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Study: Atlantic Coast Sea-Level Rising Exponentially

April 8, 2021
CLARK'S REMARKS: New international research confirms that ocean-front communities are at increasing risk and need to implement strategies ASAP to combat climate change.

In the past, whenever I’ve written about seal-level rise, it has been focused on South Florida. Although South Florida is undeniably at high economic risk from sea-level rise, it is certainly not the only area impacted.

Last month, an international team of researchers led by Jennifer Walker, a post-doctoral, sea-level researcher with Rutgers University’s Department of Marine and Coastal Sciences, published a new study in Nature Communications, entitled “Common Era sea-level budgets along the U.S. Atlantic coast.” The work focused primarily on northern New Jersey, but included data from five other Atlantic Coast sites in Connecticut, NYC, North Carolina, and two in southern NJ at Leeds Point and Cape May.

This study, which used sea-level budgets, concluded that when compared to the rate of sea-level rise over the past two millennia (referred to as the Common Era or CE, equivalent to the years AD), the fastest rate of rise have taken place in the past 100 years. According to the World Climate Research Programme’s Global Sea Level Budget Group, “Global mean sea level is an integral of changes occurring in the climate system…”

The sea-level budget, with which I was previously not familiar, “provides constraints on missing or poorly known contributions” to sea-level rise. The study showed that the rate of sea-level rise at the southern NJ site was approximately twice the average of the previous 2,000 years, due to the effects (among other factors, such as groundwater extraction and the temperature differentials of ocean currents) of glaciers and ice sheets. Interestingly, the closer the site to the Laurentide Ice Sheet, which existed in the last Ice Age, the higher the rate of rise due to sinking of the land mass.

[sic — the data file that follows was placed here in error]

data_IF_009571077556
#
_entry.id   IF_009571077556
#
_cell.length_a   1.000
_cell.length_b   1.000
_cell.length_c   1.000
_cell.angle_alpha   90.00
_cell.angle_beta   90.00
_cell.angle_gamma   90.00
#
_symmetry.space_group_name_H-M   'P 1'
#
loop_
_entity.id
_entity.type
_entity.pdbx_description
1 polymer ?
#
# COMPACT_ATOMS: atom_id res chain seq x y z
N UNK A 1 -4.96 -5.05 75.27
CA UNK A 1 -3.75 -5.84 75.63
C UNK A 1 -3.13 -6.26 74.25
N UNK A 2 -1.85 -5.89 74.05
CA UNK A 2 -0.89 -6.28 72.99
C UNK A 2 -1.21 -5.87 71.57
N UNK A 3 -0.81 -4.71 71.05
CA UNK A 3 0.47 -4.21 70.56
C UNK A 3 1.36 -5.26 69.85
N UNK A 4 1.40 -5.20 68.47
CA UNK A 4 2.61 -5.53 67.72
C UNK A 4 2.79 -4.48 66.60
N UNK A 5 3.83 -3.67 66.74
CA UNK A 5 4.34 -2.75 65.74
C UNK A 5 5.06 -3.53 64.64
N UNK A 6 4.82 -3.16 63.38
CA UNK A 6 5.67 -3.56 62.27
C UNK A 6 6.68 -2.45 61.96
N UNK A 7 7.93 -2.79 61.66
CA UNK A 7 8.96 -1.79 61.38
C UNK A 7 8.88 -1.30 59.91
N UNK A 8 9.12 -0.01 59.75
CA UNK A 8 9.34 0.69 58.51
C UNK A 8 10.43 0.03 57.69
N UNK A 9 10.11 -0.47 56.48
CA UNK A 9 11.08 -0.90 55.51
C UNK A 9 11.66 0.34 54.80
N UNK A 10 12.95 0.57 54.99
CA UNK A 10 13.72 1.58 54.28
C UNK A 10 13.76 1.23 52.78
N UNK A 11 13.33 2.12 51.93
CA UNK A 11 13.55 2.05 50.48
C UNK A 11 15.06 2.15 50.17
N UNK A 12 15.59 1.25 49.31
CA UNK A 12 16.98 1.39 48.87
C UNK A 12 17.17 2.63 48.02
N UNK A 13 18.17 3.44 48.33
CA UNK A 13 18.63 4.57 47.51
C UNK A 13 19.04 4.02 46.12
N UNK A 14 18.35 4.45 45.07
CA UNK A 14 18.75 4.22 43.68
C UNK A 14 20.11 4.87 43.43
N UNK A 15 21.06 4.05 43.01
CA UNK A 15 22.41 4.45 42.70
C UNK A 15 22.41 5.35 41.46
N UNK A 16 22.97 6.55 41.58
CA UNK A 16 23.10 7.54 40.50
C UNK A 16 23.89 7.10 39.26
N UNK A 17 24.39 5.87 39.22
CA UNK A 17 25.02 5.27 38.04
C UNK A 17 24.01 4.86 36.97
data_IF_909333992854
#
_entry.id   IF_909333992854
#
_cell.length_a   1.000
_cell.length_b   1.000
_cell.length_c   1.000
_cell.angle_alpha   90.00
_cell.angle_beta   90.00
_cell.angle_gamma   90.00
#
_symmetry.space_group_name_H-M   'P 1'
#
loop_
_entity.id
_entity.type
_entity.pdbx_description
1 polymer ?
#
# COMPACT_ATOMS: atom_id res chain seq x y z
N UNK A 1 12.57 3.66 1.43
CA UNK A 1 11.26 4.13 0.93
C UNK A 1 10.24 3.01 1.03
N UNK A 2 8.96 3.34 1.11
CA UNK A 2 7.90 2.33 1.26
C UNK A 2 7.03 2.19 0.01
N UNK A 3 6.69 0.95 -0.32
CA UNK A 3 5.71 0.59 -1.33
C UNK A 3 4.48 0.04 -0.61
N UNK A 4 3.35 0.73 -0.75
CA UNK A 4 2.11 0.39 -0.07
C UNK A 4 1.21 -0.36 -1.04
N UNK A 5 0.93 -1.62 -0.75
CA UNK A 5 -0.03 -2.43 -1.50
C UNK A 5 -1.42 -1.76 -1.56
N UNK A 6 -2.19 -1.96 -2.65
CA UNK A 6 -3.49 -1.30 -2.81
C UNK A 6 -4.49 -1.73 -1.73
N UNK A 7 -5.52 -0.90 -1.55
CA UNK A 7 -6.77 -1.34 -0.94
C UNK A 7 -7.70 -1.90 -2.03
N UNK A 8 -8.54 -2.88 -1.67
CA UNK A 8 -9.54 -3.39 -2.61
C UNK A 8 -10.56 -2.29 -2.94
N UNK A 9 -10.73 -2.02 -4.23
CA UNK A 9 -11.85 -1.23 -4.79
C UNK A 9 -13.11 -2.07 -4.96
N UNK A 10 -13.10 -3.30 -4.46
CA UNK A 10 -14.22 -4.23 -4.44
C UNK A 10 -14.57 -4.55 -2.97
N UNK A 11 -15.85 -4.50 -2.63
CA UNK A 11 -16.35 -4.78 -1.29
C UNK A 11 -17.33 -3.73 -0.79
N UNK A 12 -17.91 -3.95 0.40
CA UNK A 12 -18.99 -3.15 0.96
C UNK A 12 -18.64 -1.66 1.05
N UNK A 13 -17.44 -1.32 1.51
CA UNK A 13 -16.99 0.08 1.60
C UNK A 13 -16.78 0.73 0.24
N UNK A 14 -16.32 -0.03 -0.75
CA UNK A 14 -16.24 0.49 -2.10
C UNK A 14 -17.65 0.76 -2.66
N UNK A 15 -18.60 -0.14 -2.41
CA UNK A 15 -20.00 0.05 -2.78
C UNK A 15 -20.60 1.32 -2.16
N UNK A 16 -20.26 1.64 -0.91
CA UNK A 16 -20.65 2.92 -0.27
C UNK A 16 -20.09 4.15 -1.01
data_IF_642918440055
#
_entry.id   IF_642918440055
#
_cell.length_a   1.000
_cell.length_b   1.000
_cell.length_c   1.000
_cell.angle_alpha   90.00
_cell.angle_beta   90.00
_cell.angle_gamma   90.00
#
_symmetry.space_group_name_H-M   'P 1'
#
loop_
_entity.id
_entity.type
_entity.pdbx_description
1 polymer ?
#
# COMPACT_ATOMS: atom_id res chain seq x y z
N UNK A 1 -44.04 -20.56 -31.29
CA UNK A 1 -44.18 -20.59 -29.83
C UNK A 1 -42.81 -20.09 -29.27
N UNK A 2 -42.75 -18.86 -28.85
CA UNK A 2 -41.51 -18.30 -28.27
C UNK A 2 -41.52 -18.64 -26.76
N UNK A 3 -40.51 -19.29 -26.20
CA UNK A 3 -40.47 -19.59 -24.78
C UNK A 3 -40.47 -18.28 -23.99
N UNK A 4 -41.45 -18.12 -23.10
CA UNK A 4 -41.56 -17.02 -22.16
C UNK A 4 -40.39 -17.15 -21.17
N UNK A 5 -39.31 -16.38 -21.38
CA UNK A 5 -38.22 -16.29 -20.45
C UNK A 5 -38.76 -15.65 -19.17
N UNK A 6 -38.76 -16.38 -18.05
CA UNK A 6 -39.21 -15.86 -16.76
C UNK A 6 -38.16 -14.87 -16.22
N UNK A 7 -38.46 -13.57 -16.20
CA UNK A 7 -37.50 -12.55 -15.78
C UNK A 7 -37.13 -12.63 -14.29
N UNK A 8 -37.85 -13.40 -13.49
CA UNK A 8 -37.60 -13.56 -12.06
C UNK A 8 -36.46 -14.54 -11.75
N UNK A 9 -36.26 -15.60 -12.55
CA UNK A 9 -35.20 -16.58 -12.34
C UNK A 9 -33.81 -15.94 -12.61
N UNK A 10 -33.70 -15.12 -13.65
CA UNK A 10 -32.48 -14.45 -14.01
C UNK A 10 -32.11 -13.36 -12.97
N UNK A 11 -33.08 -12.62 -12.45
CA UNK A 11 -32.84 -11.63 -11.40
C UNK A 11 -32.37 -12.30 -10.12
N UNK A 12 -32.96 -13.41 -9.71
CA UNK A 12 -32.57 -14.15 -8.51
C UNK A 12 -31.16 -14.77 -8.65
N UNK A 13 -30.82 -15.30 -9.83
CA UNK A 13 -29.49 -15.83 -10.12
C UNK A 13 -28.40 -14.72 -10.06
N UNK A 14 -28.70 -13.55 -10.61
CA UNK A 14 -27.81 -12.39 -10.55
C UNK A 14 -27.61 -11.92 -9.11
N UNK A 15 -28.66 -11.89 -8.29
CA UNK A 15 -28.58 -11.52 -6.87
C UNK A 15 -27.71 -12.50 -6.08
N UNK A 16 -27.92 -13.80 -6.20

Since there are no written records going back that far, the researchers depended on sea-level reconstructions, such as salt marshes, for much of their data. According to the study, their global sea-level estimate was consistent with global-mean sea-level (GMSL) rise budgets for the 20th century. They found that, at the global scale, sea level rise was primarily caused by increased ocean mass and volume resulting from melting glaciers and ice sheets. Thermal expansion caused by greenhouse warming of the oceans and the air was also a significant factor.

Climate change deniers – those who dismiss the contribution of human activities to climate change – often point to the “normal” cyclical changes in temperatures, storm severity, and sea-level rise. And it is certainly true that historically, at the global scale, there have been natural cycles of sea-levels rising and falling. However, the study concluded that the significant acceleration in the rate of sea-level rise in the past century was linked to anthropogenic climate change.

Yet another wakeup call from the scientific community that our politicians – and the rest of us – should not ignore.


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A regular contributor to HPAC Engineering and a member of its editorial advisory board since 2012, Clark, LEED AP, O+M, is a principal at Sustainable Performance Solutions LLC, a south Florida-based engineering firm focusing on energy and sustainability. Email him at [email protected].

About the Author

Larry Clark

A member of HPAC Engineering’s Editorial Advisory Board, Lawrence (Larry) Clark, QCxP, GGP, LEED AP+, is principal of Sustainable Performance Solutions LLC, a South Florida-based engineering firm focused on energy and sustainability consulting. He has more than two dozen published articles on HVAC- and energy-related topics to his credit and frequently lectures on green-building best practices, central-energy-plant optimization, and demand-controlled ventilation.